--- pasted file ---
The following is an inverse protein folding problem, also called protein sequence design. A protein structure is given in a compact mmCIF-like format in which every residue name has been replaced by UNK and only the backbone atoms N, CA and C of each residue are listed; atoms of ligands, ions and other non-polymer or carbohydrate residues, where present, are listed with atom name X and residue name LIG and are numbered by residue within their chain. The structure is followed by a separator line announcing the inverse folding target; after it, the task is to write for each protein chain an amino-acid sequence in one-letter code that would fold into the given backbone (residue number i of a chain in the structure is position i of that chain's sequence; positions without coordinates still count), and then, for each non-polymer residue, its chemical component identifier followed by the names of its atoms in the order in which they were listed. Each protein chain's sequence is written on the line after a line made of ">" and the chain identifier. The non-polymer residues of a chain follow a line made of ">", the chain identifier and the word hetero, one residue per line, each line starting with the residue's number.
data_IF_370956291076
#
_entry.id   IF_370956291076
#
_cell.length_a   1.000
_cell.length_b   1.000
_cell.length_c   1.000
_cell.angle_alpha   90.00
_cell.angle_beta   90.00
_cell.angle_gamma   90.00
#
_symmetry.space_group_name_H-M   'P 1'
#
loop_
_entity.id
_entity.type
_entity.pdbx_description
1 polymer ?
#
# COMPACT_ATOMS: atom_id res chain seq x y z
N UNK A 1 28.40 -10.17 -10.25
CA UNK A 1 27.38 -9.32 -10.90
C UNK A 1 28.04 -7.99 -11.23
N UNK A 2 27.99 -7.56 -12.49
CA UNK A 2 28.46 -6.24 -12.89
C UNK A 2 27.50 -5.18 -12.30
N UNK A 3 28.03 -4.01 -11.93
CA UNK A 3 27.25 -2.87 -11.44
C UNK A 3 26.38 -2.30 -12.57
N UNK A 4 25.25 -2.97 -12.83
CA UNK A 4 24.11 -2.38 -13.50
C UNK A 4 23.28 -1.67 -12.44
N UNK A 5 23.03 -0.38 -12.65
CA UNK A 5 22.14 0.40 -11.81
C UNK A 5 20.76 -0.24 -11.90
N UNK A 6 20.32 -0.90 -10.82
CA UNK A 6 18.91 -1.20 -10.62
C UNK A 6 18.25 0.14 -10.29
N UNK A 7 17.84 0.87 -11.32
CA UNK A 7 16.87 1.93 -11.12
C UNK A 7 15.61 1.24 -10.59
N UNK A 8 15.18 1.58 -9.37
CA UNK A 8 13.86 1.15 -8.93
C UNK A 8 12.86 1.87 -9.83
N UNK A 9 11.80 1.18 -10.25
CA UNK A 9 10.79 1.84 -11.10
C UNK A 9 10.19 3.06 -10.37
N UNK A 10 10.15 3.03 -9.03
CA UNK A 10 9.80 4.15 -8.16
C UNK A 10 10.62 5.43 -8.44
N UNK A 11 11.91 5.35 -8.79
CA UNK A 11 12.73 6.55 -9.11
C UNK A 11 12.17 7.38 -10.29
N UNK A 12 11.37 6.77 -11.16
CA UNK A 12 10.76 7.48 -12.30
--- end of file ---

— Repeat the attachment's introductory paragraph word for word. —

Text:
The following is an inverse protein folding problem, also called protein sequence design. A protein structure is given in a compact mmCIF-like format in which every residue name has been replaced by UNK and only the backbone atoms N, CA and C of each residue are listed; atoms of ligands, ions and other non-polymer or carbohydrate residues, where present, are listed with atom name X and residue name LIG and are numbered by residue within their chain. The structure is followed by a separator line announcing the inverse folding target; after it, the task is to write for each protein chain an amino-acid sequence in one-letter code that would fold into the given backbone (residue number i of a chain in the structure is position i of that chain's sequence; positions without coordinates still count), and then, for each non-polymer residue, its chemical component identifier followed by the names of its atoms in the order in which they were listed. Each protein chain's sequence is written on the line after a line made of ">" and the chain identifier. The non-polymer residues of a chain follow a line made of ">", the chain identifier and the word hetero, one residue per line, each line starting with the residue's number.